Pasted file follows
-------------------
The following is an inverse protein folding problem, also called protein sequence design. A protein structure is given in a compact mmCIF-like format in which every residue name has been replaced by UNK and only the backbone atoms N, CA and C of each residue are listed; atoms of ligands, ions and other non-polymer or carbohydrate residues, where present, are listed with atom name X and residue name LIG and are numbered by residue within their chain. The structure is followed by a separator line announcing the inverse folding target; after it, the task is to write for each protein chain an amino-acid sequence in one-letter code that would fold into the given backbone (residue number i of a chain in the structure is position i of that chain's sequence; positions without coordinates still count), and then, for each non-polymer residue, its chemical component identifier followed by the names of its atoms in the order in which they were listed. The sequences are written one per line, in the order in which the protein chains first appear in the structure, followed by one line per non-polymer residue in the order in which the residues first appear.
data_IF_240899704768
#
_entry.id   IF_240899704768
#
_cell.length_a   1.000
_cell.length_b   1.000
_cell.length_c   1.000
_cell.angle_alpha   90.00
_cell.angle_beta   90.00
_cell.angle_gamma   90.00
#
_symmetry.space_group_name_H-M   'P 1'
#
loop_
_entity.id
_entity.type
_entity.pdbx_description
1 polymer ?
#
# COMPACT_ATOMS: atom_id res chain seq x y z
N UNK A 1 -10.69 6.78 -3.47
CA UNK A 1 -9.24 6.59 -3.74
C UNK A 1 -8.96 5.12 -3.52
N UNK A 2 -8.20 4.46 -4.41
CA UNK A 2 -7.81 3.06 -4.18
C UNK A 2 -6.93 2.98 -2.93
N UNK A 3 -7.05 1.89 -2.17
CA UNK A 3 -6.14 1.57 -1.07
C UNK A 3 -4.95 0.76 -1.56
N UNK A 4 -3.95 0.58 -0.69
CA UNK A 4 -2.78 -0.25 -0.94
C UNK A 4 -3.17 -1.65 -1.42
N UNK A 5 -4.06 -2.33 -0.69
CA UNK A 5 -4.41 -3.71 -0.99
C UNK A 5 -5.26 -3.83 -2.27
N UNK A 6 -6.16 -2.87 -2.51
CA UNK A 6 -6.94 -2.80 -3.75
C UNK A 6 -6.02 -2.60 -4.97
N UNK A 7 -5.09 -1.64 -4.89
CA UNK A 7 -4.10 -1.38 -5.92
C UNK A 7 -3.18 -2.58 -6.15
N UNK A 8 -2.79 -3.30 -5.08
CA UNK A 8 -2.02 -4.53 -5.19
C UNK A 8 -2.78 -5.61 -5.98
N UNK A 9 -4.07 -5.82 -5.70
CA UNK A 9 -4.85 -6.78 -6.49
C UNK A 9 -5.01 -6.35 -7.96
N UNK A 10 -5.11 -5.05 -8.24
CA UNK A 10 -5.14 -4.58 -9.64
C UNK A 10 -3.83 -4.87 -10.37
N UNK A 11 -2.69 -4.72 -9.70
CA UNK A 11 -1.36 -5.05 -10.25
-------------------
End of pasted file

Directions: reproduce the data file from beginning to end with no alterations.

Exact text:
The following is an inverse protein folding problem, also called protein sequence design. A protein structure is given in a compact mmCIF-like format in which every residue name has been replaced by UNK and only the backbone atoms N, CA and C of each residue are listed; atoms of ligands, ions and other non-polymer or carbohydrate residues, where present, are listed with atom name X and residue name LIG and are numbered by residue within their chain. The structure is followed by a separator line announcing the inverse folding target; after it, the task is to write for each protein chain an amino-acid sequence in one-letter code that would fold into the given backbone (residue number i of a chain in the structure is position i of that chain's sequence; positions without coordinates still count), and then, for each non-polymer residue, its chemical component identifier followed by the names of its atoms in the order in which they were listed. The sequences are written one per line, in the order in which the protein chains first appear in the structure, followed by one line per non-polymer residue in the order in which the residues first appear.
data_IF_240899704768
#
_entry.id   IF_240899704768
#
_cell.length_a   1.000
_cell.length_b   1.000
_cell.length_c   1.000
_cell.angle_alpha   90.00
_cell.angle_beta   90.00
_cell.angle_gamma   90.00
#
_symmetry.space_group_name_H-M   'P 1'
#
loop_
_entity.id
_entity.type
_entity.pdbx_description
1 polymer ?
#
# COMPACT_ATOMS: atom_id res chain seq x y z
N UNK A 1 -10.69 6.78 -3.47
CA UNK A 1 -9.24 6.59 -3.74
C UNK A 1 -8.96 5.12 -3.52
N UNK A 2 -8.20 4.46 -4.41
CA UNK A 2 -7.81 3.06 -4.18
C UNK A 2 -6.93 2.98 -2.93
N UNK A 3 -7.05 1.89 -2.17
CA UNK A 3 -6.14 1.57 -1.07
C UNK A 3 -4.95 0.76 -1.56
N UNK A 4 -3.95 0.58 -0.69
CA UNK A 4 -2.78 -0.25 -0.94
C UNK A 4 -3.17 -1.65 -1.42
N UNK A 5 -4.06 -2.33 -0.69
CA UNK A 5 -4.41 -3.71 -0.99
C UNK A 5 -5.26 -3.83 -2.27
N UNK A 6 -6.16 -2.87 -2.51
CA UNK A 6 -6.94 -2.80 -3.75
C UNK A 6 -6.02 -2.60 -4.97
N UNK A 7 -5.09 -1.64 -4.89
CA UNK A 7 -4.10 -1.38 -5.92
C UNK A 7 -3.18 -2.58 -6.15
N UNK A 8 -2.79 -3.30 -5.08
CA UNK A 8 -2.02 -4.53 -5.19
C UNK A 8 -2.78 -5.61 -5.98
N UNK A 9 -4.07 -5.82 -5.70
CA UNK A 9 -4.85 -6.78 -6.49
C UNK A 9 -5.01 -6.35 -7.96
N UNK A 10 -5.11 -5.05 -8.24
CA UNK A 10 -5.14 -4.58 -9.64
C UNK A 10 -3.83 -4.87 -10.37
N UNK A 11 -2.69 -4.72 -9.70
CA UNK A 11 -1.36 -5.05 -10.25